Summary:

The BBC Trust has provisionally backed the BBC in its refusal to syndicate out catch-up TV shows on a programme-by-programme basis. It means…

BBC iPlayer
photo: Dan Taylor

The BBC Trust has provisionally backed the BBC in its refusal to syndicate out catch-up TV shows on a programme-by-programme basis. It means any VOD TV services wanting to host public service BBC shows must host the Big Screen HTML version of BBC iPlayer.

That will likely be a deal-breaker for BSkyB (NYSE: BSY), which would like to include individual BBC catch-up shows in its EPG but probably not under a distinct iPlayer brand.

The BBC has refused to help such third parties build bespoke installs of its VOD because it is fielding a burgeoning number of requests. The issue is partly cost – it has now taken its iPlayer on to 31 different technology platforms, but usually only via a one-size-fits-all web experience.

The trust agrees (full decision) but wants more than one HTML version: “The BBC is able to deliver the highest public value for its programming if it provides a trusted and familiar way for viewers to access it … Requests for ‘bespoke’ versions of the iPlayer for use by single platforms or devices should generally be refused … The BBC should develop several standard versions of the iPlayer that can be used by other platform operators and providers.”

Both opinions contradict current circumstances to some degree. Virgin Media (NSDQ: VMED) boxes have carried a custom iPlayer implementation for some time now. Counterparts could also argue it’s against the spirit of the license fee not to make BBC programming available more widely.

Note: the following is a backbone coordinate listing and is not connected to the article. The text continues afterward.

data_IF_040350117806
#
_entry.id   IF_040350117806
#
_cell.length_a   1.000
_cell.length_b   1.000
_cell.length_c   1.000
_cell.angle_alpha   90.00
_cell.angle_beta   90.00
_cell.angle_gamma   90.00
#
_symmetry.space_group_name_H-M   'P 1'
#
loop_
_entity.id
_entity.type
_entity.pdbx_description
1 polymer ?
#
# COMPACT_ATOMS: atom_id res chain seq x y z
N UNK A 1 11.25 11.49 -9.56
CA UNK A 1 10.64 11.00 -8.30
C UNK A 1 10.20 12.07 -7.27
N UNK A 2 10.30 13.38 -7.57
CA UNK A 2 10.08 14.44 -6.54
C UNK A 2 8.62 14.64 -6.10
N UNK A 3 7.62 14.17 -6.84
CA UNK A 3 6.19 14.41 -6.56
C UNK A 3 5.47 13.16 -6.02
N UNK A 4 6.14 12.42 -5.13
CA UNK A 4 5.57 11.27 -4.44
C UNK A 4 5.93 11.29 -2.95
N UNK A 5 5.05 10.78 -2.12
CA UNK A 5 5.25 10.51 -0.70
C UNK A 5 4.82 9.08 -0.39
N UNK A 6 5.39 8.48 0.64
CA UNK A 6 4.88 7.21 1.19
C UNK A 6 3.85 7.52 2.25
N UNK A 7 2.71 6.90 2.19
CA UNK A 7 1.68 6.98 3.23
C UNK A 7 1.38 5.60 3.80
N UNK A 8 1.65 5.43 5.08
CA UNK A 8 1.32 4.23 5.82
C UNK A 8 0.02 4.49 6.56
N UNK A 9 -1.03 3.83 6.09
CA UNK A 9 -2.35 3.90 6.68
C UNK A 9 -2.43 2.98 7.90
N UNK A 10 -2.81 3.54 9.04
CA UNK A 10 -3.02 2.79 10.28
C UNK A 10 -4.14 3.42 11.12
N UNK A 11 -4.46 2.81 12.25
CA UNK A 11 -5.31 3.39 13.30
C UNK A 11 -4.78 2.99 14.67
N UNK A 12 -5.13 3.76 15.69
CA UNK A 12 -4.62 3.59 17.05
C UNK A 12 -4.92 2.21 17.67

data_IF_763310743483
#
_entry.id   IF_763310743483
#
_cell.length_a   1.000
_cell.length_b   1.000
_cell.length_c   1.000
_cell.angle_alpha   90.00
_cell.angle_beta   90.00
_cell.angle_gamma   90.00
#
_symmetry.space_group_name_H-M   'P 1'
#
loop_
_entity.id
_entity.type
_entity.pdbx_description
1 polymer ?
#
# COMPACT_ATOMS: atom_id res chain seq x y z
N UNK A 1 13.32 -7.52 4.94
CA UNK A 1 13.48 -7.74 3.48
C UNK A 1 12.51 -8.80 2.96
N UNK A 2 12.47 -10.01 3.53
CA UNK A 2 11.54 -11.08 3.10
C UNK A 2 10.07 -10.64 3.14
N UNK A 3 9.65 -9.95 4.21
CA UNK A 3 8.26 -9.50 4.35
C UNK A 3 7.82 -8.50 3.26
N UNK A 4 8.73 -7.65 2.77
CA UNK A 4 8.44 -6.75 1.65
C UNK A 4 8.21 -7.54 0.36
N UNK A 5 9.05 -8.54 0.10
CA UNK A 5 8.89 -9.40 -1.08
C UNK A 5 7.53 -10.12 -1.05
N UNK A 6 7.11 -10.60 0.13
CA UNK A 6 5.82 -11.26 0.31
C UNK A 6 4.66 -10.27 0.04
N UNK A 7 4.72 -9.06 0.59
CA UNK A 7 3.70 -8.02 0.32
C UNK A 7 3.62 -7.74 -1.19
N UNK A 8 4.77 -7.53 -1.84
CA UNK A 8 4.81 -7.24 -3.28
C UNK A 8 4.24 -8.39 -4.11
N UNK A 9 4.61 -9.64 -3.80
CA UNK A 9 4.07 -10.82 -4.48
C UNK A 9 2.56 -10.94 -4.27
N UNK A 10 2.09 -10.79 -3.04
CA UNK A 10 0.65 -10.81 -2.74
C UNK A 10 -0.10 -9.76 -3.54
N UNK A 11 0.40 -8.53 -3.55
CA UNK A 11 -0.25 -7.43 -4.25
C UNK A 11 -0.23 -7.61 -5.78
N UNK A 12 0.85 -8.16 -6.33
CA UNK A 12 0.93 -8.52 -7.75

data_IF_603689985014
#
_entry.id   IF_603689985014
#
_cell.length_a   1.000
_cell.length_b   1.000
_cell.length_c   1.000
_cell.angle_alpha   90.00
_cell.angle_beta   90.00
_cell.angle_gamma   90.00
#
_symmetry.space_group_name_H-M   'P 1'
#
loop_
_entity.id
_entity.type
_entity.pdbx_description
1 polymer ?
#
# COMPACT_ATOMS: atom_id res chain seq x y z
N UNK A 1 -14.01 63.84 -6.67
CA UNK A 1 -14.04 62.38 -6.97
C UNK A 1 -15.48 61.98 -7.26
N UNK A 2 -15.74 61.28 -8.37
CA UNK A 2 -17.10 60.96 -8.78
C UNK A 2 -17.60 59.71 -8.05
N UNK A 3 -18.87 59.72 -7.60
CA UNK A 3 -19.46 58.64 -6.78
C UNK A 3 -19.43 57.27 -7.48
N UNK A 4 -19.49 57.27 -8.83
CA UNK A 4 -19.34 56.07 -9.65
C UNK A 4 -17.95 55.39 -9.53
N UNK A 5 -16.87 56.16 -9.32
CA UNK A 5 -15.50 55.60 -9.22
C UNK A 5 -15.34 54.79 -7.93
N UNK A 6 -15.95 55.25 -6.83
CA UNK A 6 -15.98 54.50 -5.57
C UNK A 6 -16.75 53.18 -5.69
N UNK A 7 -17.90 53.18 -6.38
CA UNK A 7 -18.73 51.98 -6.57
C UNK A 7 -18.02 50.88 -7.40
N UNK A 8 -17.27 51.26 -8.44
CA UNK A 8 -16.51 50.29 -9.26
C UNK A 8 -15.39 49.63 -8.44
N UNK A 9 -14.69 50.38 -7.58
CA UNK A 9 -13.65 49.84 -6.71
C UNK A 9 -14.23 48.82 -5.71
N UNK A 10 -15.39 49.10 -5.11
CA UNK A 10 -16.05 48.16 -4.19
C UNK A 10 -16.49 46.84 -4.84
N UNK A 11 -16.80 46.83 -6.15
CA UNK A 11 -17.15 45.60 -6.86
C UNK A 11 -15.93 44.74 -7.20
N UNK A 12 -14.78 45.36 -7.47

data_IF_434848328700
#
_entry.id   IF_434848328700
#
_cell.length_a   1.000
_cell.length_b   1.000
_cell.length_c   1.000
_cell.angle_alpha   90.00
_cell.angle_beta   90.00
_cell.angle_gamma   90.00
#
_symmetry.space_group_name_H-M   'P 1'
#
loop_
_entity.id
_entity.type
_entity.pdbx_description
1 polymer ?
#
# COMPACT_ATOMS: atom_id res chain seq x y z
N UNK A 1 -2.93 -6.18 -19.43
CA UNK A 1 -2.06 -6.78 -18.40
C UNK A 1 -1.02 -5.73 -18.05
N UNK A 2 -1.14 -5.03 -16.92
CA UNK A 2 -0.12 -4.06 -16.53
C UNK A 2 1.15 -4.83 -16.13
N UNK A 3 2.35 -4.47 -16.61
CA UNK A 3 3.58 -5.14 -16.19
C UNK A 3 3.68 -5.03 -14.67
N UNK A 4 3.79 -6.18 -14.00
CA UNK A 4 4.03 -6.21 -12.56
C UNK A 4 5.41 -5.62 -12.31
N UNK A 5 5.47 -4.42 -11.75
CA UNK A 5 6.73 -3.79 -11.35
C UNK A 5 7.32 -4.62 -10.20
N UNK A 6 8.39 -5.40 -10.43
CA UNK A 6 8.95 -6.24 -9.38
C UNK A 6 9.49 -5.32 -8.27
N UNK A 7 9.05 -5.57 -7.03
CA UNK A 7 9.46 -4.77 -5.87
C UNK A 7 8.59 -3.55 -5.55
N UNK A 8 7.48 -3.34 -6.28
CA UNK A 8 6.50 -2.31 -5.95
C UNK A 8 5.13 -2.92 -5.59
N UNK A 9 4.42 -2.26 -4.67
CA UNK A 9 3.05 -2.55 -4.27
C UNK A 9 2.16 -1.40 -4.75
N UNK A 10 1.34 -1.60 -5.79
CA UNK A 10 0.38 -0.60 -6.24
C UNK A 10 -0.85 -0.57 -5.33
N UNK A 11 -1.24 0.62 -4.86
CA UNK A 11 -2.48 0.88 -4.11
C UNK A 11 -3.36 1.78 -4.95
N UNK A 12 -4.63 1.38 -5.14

The BBC and the trust are happy for such platforms to list BBC shows in non-iPlayer-branded EPGs and menus – but those menus must link to the iPlayer-branded service.

BSkyB tells paidContent:UK: “It’s disappointing that some licence fee payers may miss out because the BBC is so determined to promote the iPlayer. We think the public would be better served if the BBC adopted a less rigid approach and unbundled its content for the benefit of the tens of millions of people who choose to watch TV on other platforms.”

This issue has background…

In 2009, Fetch TV box maker IP Vision was refused BBC cooperation to integrate BBC TV in to its EPG. The BBC promptly published this policy in new guidelines.

IP Vision complained to the BBC Trust, which ruled the BBC’s position correct in principle but said bosses had erred by not first running that decision through the trust. So the BBC reversed those guidelines pending this current trust decision, which has come to the same conclusion on a provisional basis.

The trust has put its provisional decision out to another consultation.

Comments have been disabled for this post